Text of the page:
Remember, they deal with the General Publicbecause it can “get very confusing very quickly.”
As per my blog post I advocate for consistent doses. Not just because it's easier but because I believe my INR is that little less volatile.taking say, three pills to equal a dose, like 4.5 (ex: 2.5, 1, 1) or 7.5 (5, 1.5, 1) each day, OR taking different doses each day, like 4 mg on Sunday, Tuesday, Thursday and Saturday, and 5 mg Monday, Wednesday and Friday.
Translation: "I don't understand basic math and you're confusing me."“What?? 4.5? There is no 4.5 mg pill! How would you do that??”
I said, “Just take a half a 5 mg one, and two 1 mg pills....”
She said she wouldn’t recommend “a whole bunch of different combinations” because it can “get very confusing very quickly.”
just wanted to add ... its a 1999 paper ... my blog is a more up-to-date and well referenced source. This is not to say that there is nothing in that paper, but that I believe I cover the perspective of a mech-valver on my blog with better simplicity.All I can find is a single sentence about it in this paper, in the caption for Figure 1:
Chuck -a year's worth of refills
I agree. You have to play the long game and have conversations, but avoid debates. Ask questions, and with your (Amy) team, I’m guessing you’ll have to find some sales tactics that make things seem like it’s your clinics idea. Watch old episodes of Columbo, “There’s just one more thing maybe you could help me understand?...”Repeated consistent adherence.
I was with a clinic for months, I built a case with my doctor
Sorry that they are making it so difficult to get your prescription. It is hard to understand their stubbornness. I'm sure eventually you will find a patient friendly PCP. If not, there is always the warfarin black market- just kidding don't do that- I can't imagine one even really exists.Chuck -
Yet another reason to move back to California. : ) God! I have had to fight and fight and make up INRs just to get a single month’s worth of 1 mg pills! (And even that came with protestations of “I don’t want to be responsible...” from the prescribing nurse!) I’ve spent days calling around, leaving my information at doctors offices, trying to not be denied by new PCPs, (which is apparently a thing) just to try to find someone willing to give me a prescription without stingily only giving out a few days’s worth at a time... I don’t get it. It’s not like this stuff is Valium, or Xanax, or whatever the hell the kids are taking nowadays... it has no palpable physical effect at all (to me) - I just need it to survive (assuming I’m not one of the lucky ones who’d be able to make it 27 or 37 years w/o warfarin).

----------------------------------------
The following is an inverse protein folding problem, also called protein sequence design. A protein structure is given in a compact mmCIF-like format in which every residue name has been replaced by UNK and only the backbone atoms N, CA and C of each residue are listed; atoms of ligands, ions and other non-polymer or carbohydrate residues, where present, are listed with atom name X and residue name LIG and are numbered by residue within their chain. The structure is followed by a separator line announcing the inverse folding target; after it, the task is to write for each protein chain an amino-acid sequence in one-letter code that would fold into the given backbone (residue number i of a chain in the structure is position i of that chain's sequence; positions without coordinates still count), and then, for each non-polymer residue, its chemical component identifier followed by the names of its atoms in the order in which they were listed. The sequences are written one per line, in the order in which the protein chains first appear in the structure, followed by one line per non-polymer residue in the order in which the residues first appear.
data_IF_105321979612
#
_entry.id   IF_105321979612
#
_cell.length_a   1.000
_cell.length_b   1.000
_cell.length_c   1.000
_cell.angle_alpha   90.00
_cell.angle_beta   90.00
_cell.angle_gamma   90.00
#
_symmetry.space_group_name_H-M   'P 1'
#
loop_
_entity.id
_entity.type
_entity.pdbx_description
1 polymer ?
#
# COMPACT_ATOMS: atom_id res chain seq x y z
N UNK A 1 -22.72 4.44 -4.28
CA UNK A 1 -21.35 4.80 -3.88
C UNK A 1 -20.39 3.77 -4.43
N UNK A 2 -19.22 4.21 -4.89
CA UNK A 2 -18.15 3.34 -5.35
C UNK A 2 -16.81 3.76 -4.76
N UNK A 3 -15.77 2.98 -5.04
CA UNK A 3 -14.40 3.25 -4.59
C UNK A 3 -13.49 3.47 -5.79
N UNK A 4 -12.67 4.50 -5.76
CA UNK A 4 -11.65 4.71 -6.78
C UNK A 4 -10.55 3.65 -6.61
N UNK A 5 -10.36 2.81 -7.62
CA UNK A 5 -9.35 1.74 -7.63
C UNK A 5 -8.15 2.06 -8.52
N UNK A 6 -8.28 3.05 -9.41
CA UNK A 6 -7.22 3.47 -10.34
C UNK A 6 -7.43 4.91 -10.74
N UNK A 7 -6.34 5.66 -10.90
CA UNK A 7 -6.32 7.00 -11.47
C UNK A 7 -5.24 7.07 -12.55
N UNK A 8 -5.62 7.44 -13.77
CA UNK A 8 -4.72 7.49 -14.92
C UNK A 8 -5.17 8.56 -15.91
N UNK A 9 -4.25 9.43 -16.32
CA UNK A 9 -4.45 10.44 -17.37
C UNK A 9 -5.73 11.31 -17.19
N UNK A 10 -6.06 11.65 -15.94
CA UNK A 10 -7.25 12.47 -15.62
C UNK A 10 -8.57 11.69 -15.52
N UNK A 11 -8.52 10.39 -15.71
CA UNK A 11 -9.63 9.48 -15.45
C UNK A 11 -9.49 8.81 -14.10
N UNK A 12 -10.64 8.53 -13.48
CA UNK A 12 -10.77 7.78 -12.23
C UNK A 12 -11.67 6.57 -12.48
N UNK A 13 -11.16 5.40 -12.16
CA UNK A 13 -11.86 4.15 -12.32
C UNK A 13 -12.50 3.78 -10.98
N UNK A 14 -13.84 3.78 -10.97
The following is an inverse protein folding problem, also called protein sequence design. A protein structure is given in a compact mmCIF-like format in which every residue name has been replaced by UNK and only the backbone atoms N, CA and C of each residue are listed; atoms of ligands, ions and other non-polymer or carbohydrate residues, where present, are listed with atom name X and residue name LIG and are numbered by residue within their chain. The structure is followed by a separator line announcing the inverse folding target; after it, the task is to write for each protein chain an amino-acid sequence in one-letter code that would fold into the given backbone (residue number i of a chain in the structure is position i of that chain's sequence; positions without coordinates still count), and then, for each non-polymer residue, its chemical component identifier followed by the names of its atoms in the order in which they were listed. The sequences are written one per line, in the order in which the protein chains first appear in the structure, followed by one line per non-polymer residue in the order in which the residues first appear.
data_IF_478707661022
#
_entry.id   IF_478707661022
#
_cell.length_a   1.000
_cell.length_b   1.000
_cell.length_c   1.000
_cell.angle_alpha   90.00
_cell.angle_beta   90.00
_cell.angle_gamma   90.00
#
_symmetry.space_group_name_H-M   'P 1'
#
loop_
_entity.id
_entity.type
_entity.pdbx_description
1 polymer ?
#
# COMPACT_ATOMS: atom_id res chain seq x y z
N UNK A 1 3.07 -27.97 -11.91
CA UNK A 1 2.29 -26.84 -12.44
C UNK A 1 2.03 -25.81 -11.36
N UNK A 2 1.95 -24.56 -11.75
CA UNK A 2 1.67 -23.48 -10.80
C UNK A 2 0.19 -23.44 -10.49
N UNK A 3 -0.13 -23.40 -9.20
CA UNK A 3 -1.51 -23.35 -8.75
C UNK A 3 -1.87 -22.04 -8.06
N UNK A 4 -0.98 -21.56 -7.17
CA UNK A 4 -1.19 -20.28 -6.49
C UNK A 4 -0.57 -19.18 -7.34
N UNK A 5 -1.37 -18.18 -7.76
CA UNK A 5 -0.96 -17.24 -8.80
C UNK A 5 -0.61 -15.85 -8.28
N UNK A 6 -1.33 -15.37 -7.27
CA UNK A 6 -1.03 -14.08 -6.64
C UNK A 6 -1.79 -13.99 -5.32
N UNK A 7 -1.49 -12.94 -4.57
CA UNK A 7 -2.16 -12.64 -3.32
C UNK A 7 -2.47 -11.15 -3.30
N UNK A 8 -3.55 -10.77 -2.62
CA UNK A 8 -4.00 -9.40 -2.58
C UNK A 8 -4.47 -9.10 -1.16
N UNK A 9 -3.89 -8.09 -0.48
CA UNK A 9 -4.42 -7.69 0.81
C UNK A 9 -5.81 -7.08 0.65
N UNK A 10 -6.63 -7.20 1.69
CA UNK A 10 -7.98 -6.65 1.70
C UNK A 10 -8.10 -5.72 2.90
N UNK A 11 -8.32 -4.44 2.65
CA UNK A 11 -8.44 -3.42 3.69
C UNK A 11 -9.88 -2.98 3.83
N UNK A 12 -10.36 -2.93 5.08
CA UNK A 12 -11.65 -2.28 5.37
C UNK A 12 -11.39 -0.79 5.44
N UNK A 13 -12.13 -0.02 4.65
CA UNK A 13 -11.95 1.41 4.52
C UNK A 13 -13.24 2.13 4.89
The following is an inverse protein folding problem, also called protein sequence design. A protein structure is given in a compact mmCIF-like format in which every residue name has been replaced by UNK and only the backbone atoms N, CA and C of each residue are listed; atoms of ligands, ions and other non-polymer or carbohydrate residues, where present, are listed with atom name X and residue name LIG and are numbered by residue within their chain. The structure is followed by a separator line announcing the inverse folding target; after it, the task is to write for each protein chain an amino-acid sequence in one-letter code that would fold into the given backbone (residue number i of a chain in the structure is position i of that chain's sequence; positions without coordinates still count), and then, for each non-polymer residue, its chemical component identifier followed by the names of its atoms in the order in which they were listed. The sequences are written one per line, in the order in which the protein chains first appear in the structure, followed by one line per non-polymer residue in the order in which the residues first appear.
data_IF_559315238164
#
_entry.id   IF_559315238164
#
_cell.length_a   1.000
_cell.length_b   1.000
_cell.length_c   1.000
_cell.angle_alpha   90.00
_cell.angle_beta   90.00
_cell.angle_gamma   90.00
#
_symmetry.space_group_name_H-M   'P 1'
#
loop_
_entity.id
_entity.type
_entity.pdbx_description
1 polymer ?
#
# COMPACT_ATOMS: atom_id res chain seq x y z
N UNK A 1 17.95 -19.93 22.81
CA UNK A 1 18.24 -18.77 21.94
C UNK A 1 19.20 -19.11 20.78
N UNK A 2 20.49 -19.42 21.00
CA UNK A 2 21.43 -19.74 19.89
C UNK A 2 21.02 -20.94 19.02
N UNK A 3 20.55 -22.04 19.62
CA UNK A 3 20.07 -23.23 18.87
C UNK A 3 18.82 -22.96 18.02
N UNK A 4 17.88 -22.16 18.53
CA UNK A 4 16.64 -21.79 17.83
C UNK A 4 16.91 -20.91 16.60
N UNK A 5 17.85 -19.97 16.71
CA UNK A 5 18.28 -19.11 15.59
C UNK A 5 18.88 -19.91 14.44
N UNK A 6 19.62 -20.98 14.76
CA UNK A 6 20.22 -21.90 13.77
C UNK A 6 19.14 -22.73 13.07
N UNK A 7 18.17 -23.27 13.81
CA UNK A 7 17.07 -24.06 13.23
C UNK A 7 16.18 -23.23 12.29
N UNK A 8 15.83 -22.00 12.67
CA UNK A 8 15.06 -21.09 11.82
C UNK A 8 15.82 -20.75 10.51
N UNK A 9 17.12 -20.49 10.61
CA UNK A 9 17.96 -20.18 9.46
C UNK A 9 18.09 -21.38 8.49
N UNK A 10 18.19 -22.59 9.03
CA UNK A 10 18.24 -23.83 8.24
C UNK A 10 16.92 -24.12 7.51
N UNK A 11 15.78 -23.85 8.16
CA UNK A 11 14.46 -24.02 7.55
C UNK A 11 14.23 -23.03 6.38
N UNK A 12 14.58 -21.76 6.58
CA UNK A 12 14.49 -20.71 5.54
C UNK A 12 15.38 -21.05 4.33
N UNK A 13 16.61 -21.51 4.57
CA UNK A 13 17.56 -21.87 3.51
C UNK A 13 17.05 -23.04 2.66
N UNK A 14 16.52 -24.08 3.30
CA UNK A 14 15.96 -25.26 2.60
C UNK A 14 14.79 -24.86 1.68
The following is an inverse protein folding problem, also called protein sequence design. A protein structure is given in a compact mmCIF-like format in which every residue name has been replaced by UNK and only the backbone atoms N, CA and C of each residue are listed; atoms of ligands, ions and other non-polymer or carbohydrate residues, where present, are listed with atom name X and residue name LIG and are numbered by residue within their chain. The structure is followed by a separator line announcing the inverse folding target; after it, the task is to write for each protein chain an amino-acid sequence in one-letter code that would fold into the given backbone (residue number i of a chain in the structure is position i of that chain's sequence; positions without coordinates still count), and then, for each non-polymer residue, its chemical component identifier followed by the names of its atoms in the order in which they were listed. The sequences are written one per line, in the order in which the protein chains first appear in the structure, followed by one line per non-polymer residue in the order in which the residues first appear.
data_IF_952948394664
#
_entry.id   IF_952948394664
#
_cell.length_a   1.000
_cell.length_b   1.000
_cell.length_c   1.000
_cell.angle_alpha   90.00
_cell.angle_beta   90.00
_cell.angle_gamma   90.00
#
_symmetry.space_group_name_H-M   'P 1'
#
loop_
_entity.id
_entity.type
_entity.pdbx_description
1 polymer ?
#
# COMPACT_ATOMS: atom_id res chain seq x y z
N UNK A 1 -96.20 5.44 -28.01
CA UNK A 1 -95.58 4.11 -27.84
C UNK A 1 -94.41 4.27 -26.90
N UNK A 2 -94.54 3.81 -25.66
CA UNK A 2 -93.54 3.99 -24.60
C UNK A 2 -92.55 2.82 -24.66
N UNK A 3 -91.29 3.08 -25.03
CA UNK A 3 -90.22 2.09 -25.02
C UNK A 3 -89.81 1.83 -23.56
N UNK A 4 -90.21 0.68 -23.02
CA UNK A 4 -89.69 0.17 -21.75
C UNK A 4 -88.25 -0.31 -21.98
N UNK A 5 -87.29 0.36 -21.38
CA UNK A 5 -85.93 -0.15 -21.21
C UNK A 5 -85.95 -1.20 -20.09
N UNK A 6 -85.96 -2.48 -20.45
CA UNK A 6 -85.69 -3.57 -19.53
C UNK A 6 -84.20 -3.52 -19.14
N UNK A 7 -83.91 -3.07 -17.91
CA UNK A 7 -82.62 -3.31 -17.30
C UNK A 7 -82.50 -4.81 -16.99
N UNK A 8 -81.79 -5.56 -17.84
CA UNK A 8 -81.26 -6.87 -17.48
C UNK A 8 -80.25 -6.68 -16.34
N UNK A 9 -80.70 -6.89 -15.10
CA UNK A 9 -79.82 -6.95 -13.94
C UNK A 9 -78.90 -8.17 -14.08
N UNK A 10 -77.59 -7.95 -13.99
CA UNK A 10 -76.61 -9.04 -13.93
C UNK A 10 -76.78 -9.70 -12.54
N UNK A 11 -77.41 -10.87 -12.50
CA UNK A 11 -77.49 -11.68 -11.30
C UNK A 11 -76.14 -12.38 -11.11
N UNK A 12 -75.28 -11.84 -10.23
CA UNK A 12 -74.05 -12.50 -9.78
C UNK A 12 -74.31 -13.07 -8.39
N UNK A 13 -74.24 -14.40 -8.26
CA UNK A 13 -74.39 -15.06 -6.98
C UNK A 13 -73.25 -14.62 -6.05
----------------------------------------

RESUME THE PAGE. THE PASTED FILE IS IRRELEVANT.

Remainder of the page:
this is at once a good plan and an interesting topic. In Australia (of course not related to the US situation) the cardiologist is actually not involved with this at all. The surgeon is the one who sets the INR guidelines (mine quite specifically directed me to keep it between 2.2 and 3 which given what I know about the ranges and "that graph" is quite sensible), the Cardiologist is uninvolved and my regular doctor (we call them GP for short) was responsible for my prescriptions for warfarin (I take Marevan brand) and initially I was assigned to Queensland Medical Laboratories (QML) to manage my dose. They are not responsbile for the prescription writing.There’s no law that it has to be your cardiologist’s office. PCP’s I find are more likely to work with and write for what you need. A lab can still make the draw and communicate the results to your primary, but any lab can draw for INR. Your primary can also write a prescription for a home tester, then it’s an issue of whether or not your insurance will cover as DME (durable medical equipment).